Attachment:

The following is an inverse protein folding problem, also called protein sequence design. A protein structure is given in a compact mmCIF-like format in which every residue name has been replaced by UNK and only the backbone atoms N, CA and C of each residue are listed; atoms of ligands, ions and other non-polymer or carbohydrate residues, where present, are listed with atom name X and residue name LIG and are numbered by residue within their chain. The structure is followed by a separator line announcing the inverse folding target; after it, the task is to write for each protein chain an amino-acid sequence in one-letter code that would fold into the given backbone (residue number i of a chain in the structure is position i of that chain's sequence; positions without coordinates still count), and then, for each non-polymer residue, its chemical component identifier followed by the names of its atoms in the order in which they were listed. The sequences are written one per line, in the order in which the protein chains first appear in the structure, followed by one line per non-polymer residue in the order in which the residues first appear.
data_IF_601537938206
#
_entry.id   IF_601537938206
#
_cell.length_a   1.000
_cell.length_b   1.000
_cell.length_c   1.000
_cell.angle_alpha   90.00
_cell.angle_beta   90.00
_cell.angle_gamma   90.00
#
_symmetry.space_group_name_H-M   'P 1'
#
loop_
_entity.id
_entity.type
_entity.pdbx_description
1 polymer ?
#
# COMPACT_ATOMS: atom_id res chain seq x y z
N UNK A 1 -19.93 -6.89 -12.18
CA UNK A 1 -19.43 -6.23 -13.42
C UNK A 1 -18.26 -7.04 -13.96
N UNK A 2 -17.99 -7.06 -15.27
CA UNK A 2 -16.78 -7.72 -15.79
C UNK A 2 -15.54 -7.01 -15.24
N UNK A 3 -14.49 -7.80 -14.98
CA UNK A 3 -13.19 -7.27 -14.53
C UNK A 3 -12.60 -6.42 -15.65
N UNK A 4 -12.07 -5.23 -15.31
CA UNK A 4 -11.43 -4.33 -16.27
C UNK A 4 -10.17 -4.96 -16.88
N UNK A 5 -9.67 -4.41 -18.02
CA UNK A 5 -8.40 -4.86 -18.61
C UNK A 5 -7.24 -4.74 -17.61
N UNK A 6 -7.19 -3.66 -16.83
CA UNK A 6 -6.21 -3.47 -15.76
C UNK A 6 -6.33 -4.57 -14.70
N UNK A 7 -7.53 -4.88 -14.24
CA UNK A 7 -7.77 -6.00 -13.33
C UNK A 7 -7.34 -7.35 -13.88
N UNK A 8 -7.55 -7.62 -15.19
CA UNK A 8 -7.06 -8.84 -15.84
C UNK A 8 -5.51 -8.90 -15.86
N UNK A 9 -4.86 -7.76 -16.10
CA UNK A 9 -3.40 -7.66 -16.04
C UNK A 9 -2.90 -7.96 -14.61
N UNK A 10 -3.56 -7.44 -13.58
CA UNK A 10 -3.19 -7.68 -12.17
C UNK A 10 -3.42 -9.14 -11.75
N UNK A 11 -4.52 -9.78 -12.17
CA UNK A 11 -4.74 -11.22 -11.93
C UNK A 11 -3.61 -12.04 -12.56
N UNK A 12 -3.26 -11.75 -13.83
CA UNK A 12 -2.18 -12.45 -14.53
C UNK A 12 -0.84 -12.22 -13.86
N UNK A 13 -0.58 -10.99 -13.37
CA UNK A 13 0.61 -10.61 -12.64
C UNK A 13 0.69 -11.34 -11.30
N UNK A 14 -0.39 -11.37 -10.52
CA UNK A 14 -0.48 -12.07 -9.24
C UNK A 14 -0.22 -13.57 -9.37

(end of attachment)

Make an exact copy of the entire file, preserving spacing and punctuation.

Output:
The following is an inverse protein folding problem, also called protein sequence design. A protein structure is given in a compact mmCIF-like format in which every residue name has been replaced by UNK and only the backbone atoms N, CA and C of each residue are listed; atoms of ligands, ions and other non-polymer or carbohydrate residues, where present, are listed with atom name X and residue name LIG and are numbered by residue within their chain. The structure is followed by a separator line announcing the inverse folding target; after it, the task is to write for each protein chain an amino-acid sequence in one-letter code that would fold into the given backbone (residue number i of a chain in the structure is position i of that chain's sequence; positions without coordinates still count), and then, for each non-polymer residue, its chemical component identifier followed by the names of its atoms in the order in which they were listed. The sequences are written one per line, in the order in which the protein chains first appear in the structure, followed by one line per non-polymer residue in the order in which the residues first appear.
data_IF_601537938206
#
_entry.id   IF_601537938206
#
_cell.length_a   1.000
_cell.length_b   1.000
_cell.length_c   1.000
_cell.angle_alpha   90.00
_cell.angle_beta   90.00
_cell.angle_gamma   90.00
#
_symmetry.space_group_name_H-M   'P 1'
#
loop_
_entity.id
_entity.type
_entity.pdbx_description
1 polymer ?
#
# COMPACT_ATOMS: atom_id res chain seq x y z
N UNK A 1 -19.93 -6.89 -12.18
CA UNK A 1 -19.43 -6.23 -13.42
C UNK A 1 -18.26 -7.04 -13.96
N UNK A 2 -17.99 -7.06 -15.27
CA UNK A 2 -16.78 -7.72 -15.79
C UNK A 2 -15.54 -7.01 -15.24
N UNK A 3 -14.49 -7.80 -14.98
CA UNK A 3 -13.19 -7.27 -14.53
C UNK A 3 -12.60 -6.42 -15.65
N UNK A 4 -12.07 -5.23 -15.31
CA UNK A 4 -11.43 -4.33 -16.27
C UNK A 4 -10.17 -4.96 -16.88
N UNK A 5 -9.67 -4.41 -18.02
CA UNK A 5 -8.40 -4.86 -18.61
C UNK A 5 -7.24 -4.74 -17.61
N UNK A 6 -7.19 -3.66 -16.83
CA UNK A 6 -6.21 -3.47 -15.76
C UNK A 6 -6.33 -4.57 -14.70
N UNK A 7 -7.53 -4.88 -14.24
CA UNK A 7 -7.77 -6.00 -13.33
C UNK A 7 -7.34 -7.35 -13.88
N UNK A 8 -7.55 -7.62 -15.19
CA UNK A 8 -7.06 -8.84 -15.84
C UNK A 8 -5.51 -8.90 -15.86
N UNK A 9 -4.86 -7.76 -16.10
CA UNK A 9 -3.40 -7.66 -16.04
C UNK A 9 -2.90 -7.96 -14.61
N UNK A 10 -3.56 -7.44 -13.58
CA UNK A 10 -3.19 -7.68 -12.17
C UNK A 10 -3.42 -9.14 -11.75
N UNK A 11 -4.52 -9.78 -12.17
CA UNK A 11 -4.74 -11.22 -11.93
C UNK A 11 -3.61 -12.04 -12.56
N UNK A 12 -3.26 -11.75 -13.83
CA UNK A 12 -2.18 -12.45 -14.53
C UNK A 12 -0.84 -12.22 -13.86
N UNK A 13 -0.58 -10.99 -13.37
CA UNK A 13 0.61 -10.61 -12.64
C UNK A 13 0.69 -11.34 -11.30
N UNK A 14 -0.39 -11.37 -10.52
CA UNK A 14 -0.48 -12.07 -9.24
C UNK A 14 -0.22 -13.57 -9.37